Turns out this is due to a known issue, which reduces security posture and subsequently generates an Azure Advisor security warning of medium severity:
Swap Warmup Takes Same Time as Straight Deployment
This is a continuation of this conversation here:
I seem to be encountering warmup times after a swap that is the same as when I deploy directly to the environment. This is about 6-7 seconds. The expectation is that if the swap is doing a warmup (directly from the
/ root path), then the first request should be instant.
Note that no configuration is done with the swap warmup, so the ping path should be the root. This should be sufficient to load/encounter the 6-7 before the swap, but it doesn't appear to be doing so.
Tagging @Ryan Hill here... thank you very much for the conversation and investigation so far. It is greatly appreciated!
Hey @Mike-E-angelo , allow me to take a closer look. Please respond to the private comment down below.
Thank you for the continued investigation, @Ryan Hill . I very much appreciate you taking your time in assisting and helping me think about this and get acclimated with this particular problem. I have a million billion of these problems right now so it's been tough to attend to them all.
So thinking about this a little further (thanks to your good line of questioning), I think I have figured out what is going on... the primary (gateway) application is warmed up, but it's also dependent on another application which is a simple aspnet.net core application which functions as a SignalR server for all my applications in my system. I call this the "events" application. The events application also gets swapped but does not have a root site/page/location, so the swap does not really impact it at all.
What I think is occurring is that the gateway is actually warmed up and ready to go, but it's establishing a connection to the events server which was sent a warmup ping but doesn't do anything because nothing is at this location.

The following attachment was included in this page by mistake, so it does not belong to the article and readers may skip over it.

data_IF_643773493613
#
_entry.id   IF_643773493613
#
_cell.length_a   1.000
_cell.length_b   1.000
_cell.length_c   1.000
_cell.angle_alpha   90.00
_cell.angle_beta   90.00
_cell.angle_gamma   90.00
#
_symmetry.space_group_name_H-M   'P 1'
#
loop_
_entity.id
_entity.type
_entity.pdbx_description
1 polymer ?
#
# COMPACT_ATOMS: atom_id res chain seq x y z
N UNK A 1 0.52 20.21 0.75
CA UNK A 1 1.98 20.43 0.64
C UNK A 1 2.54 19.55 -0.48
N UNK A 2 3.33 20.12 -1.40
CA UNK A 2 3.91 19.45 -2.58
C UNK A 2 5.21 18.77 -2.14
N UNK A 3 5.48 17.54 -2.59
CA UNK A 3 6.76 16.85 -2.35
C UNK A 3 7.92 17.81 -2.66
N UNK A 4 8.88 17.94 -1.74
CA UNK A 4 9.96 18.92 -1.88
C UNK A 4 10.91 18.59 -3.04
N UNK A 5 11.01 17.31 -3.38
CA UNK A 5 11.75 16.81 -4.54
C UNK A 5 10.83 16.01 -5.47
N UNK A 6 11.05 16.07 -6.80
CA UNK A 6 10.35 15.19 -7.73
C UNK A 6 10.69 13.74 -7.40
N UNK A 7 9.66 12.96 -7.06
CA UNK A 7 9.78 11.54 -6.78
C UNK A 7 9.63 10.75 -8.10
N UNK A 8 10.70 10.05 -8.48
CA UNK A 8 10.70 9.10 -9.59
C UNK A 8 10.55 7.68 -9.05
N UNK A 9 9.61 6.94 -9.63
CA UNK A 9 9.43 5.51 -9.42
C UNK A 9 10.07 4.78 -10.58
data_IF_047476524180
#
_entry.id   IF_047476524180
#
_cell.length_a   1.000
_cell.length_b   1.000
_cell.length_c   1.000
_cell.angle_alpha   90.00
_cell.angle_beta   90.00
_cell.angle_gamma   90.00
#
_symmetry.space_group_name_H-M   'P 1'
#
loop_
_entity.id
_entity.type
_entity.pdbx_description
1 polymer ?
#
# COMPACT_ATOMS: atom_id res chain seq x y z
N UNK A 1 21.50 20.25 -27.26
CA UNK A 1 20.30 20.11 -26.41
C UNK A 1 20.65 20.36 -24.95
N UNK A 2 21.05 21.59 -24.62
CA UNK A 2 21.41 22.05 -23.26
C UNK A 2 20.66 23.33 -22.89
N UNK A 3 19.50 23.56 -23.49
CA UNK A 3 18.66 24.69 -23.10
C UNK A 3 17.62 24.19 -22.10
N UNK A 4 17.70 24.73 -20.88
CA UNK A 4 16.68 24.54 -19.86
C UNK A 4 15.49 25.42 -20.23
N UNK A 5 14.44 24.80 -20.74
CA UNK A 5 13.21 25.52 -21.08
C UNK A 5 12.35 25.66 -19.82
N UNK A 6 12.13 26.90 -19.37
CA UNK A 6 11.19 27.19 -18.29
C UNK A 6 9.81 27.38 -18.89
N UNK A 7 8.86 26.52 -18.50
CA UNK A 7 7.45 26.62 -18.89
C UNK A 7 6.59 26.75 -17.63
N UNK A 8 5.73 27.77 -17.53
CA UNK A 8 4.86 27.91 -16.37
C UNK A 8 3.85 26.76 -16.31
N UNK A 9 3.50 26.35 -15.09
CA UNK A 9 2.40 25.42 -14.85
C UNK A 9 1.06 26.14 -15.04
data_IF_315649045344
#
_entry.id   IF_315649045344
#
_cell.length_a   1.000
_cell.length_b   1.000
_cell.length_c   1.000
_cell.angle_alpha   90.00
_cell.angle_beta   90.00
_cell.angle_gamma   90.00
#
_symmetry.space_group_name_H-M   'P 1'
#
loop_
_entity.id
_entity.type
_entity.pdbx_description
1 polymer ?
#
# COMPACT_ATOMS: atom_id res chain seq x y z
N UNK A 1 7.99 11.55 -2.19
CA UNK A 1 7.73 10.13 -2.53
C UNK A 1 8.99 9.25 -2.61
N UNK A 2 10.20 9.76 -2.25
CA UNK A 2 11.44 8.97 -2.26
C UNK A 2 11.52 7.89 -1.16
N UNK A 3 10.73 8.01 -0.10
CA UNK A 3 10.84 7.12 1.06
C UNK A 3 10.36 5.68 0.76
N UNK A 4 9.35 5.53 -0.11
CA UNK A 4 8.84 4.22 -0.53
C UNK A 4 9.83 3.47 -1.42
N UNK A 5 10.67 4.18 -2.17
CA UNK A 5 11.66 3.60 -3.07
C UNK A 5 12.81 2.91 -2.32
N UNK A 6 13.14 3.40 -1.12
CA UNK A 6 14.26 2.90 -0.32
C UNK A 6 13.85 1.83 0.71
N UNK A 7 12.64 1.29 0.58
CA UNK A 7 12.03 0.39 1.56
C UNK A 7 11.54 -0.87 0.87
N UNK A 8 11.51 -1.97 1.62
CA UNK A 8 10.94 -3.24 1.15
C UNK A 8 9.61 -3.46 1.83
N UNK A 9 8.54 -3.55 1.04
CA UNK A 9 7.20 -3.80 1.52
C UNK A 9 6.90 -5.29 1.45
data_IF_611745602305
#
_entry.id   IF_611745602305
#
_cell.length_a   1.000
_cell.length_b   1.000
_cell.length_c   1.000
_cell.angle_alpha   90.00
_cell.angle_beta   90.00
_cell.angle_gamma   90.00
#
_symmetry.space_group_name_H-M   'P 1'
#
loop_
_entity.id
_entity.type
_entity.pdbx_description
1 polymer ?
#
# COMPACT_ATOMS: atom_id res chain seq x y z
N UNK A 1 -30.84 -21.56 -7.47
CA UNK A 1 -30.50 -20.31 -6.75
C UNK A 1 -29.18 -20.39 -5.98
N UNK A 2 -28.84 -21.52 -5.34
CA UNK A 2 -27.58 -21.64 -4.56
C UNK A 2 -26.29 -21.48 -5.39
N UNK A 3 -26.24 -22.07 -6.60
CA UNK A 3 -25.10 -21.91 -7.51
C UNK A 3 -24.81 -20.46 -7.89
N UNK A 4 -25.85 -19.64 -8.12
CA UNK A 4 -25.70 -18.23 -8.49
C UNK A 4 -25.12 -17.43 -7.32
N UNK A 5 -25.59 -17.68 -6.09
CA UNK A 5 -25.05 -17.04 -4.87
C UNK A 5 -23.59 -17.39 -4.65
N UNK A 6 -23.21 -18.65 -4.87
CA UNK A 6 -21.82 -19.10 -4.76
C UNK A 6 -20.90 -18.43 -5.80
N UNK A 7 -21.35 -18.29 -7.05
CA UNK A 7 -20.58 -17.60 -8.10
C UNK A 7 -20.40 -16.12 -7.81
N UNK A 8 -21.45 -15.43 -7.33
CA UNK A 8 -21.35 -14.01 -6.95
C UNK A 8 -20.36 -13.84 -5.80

The next step here is to see if I can get the warmup process to properly initialize the SignalR processes so that when the gateway application makes it's call it's warmed up and ready to go.
Wow, this might be due to the warmup ping path never actually getting called because warmup only supports HTTP and not HTTPS? :S
Alright @Ryan Hill I have spent a week wrestling with Azure and deployments to FINALLY get to try this out. So the good news, is that I am able to confirm 200 status codes with the warm up pings, but only if I do them from an MVC (non-Blazor) call. For some reason, when I ping a Blazor route it results in a 503 and an obscure error being thrown regarding FileLoadException on an assembly. That's one of my many problems at the moment. :P
The other note here is that the SignalR connection from my entry/gateway server only occurs when the user is authenticated. If I sign out and do a refresh after swap and/or I load the MVC warmup path, it is about a 2-second delay now. That seems a bit more aligned with expectations, but it still seems if it was warmed up the reply would be instant. I am still not convinced a full warmup is occurring here (but could be wrong).